Definition - What does Datagram mean?
A datagram is a unit of transfer assoicated with networking. A datagram has the following characteristics:
- Data is transmitted from source to destination without guarantee of delivery
- Data is frequently divided into smaller pieces and transmitted without a defined route or guaranteed order of delivery
Techopedia explains Datagram
A datagram is primarily used for wireless communication and is self-contained with source and destination addresses written in the header. It is similar to a packet, which is a small piece of data transmitted through a connectionless protocol; but a datagram cannot handle prior or subsequent data communication.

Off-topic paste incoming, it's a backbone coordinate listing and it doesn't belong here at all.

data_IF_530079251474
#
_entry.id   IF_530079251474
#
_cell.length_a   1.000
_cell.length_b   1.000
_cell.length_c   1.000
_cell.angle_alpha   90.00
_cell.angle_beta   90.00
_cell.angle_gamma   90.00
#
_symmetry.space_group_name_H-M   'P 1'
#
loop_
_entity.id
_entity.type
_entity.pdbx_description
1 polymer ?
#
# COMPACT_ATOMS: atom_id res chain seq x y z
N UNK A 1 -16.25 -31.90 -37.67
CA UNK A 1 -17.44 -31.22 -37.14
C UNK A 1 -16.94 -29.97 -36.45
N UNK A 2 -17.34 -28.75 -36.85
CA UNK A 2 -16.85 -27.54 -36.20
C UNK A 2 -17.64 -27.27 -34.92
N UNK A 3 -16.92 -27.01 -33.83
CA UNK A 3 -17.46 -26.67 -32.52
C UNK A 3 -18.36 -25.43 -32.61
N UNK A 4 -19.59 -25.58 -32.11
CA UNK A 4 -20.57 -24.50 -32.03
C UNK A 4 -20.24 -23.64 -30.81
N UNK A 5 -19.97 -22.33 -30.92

Intermediary devices (e.g., routers) automatically lead a datagram to its final network destination per the header’s specified address, i.e., a datagram does not follow a predefined transmission route. Thus, the router does not require prior route information. In addition, successful datagram delivery is facilitated through the destination system’s third-party application software.
A datagram supports a maximum of 65,535 bytes at a time; thus, it is a very small amount of data.
Join thousands of others with our weekly newsletter
The 4th Era of IT Infrastructure: Superconverged Systems:
Approaches and Benefits of Network Virtualization:
Free E-Book: Public Cloud Guide:
Free Tool: Virtual Health Monitor:
Free 30 Day Trial – Turbonomic: